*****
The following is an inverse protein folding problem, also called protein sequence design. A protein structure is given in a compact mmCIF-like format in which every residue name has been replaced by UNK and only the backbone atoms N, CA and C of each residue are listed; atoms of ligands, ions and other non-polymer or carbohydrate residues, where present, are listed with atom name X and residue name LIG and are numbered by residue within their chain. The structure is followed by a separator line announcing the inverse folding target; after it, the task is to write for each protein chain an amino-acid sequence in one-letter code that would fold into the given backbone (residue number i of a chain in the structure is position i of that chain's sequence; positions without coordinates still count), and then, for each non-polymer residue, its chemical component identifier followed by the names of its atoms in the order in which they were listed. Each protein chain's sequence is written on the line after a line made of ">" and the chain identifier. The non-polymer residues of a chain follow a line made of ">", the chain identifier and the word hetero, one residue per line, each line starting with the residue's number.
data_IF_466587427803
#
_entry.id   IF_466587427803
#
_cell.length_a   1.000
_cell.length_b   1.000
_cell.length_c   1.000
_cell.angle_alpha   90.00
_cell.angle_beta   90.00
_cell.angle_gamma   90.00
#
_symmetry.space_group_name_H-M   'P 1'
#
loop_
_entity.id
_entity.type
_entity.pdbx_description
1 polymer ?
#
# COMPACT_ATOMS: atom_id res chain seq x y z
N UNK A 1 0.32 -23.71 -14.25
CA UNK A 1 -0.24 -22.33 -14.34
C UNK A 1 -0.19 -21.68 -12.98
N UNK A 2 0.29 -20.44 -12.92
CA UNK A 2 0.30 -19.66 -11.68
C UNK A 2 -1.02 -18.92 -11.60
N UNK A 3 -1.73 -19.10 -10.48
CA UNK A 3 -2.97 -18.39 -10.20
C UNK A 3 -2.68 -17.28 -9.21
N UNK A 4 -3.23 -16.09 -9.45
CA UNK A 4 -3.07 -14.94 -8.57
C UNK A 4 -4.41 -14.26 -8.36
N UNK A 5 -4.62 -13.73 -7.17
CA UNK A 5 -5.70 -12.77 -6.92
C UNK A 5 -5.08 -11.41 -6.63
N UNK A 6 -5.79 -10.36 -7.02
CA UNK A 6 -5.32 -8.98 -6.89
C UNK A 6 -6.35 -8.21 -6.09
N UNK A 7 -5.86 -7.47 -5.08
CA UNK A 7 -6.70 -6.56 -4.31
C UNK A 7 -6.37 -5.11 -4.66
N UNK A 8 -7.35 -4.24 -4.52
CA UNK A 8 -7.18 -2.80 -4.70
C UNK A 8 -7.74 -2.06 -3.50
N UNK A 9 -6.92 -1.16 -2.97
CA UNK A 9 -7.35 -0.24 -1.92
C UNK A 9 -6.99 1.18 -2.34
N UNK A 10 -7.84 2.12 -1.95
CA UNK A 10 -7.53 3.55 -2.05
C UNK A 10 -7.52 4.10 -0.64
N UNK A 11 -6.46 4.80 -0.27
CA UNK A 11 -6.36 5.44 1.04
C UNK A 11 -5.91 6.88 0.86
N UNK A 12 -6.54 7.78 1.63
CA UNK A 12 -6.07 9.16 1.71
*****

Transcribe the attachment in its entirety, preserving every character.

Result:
The following is an inverse protein folding problem, also called protein sequence design. A protein structure is given in a compact mmCIF-like format in which every residue name has been replaced by UNK and only the backbone atoms N, CA and C of each residue are listed; atoms of ligands, ions and other non-polymer or carbohydrate residues, where present, are listed with atom name X and residue name LIG and are numbered by residue within their chain. The structure is followed by a separator line announcing the inverse folding target; after it, the task is to write for each protein chain an amino-acid sequence in one-letter code that would fold into the given backbone (residue number i of a chain in the structure is position i of that chain's sequence; positions without coordinates still count), and then, for each non-polymer residue, its chemical component identifier followed by the names of its atoms in the order in which they were listed. Each protein chain's sequence is written on the line after a line made of ">" and the chain identifier. The non-polymer residues of a chain follow a line made of ">", the chain identifier and the word hetero, one residue per line, each line starting with the residue's number.
data_IF_466587427803
#
_entry.id   IF_466587427803
#
_cell.length_a   1.000
_cell.length_b   1.000
_cell.length_c   1.000
_cell.angle_alpha   90.00
_cell.angle_beta   90.00
_cell.angle_gamma   90.00
#
_symmetry.space_group_name_H-M   'P 1'
#
loop_
_entity.id
_entity.type
_entity.pdbx_description
1 polymer ?
#
# COMPACT_ATOMS: atom_id res chain seq x y z
N UNK A 1 0.32 -23.71 -14.25
CA UNK A 1 -0.24 -22.33 -14.34
C UNK A 1 -0.19 -21.68 -12.98
N UNK A 2 0.29 -20.44 -12.92
CA UNK A 2 0.30 -19.66 -11.68
C UNK A 2 -1.02 -18.92 -11.60
N UNK A 3 -1.73 -19.10 -10.48
CA UNK A 3 -2.97 -18.39 -10.20
C UNK A 3 -2.68 -17.28 -9.21
N UNK A 4 -3.23 -16.09 -9.45
CA UNK A 4 -3.07 -14.94 -8.57
C UNK A 4 -4.41 -14.26 -8.36
N UNK A 5 -4.62 -13.73 -7.17
CA UNK A 5 -5.70 -12.77 -6.92
C UNK A 5 -5.08 -11.41 -6.63
N UNK A 6 -5.79 -10.36 -7.02
CA UNK A 6 -5.32 -8.98 -6.89
C UNK A 6 -6.35 -8.21 -6.09
N UNK A 7 -5.86 -7.47 -5.08
CA UNK A 7 -6.70 -6.56 -4.31
C UNK A 7 -6.37 -5.11 -4.66
N UNK A 8 -7.35 -4.24 -4.52
CA UNK A 8 -7.18 -2.80 -4.70
C UNK A 8 -7.74 -2.06 -3.50
N UNK A 9 -6.92 -1.16 -2.97
CA UNK A 9 -7.35 -0.24 -1.92
C UNK A 9 -6.99 1.18 -2.34
N UNK A 10 -7.84 2.12 -1.95
CA UNK A 10 -7.53 3.55 -2.05
C UNK A 10 -7.52 4.10 -0.64
N UNK A 11 -6.46 4.80 -0.27
CA UNK A 11 -6.36 5.44 1.04
C UNK A 11 -5.91 6.88 0.86
N UNK A 12 -6.54 7.78 1.63
CA UNK A 12 -6.07 9.16 1.71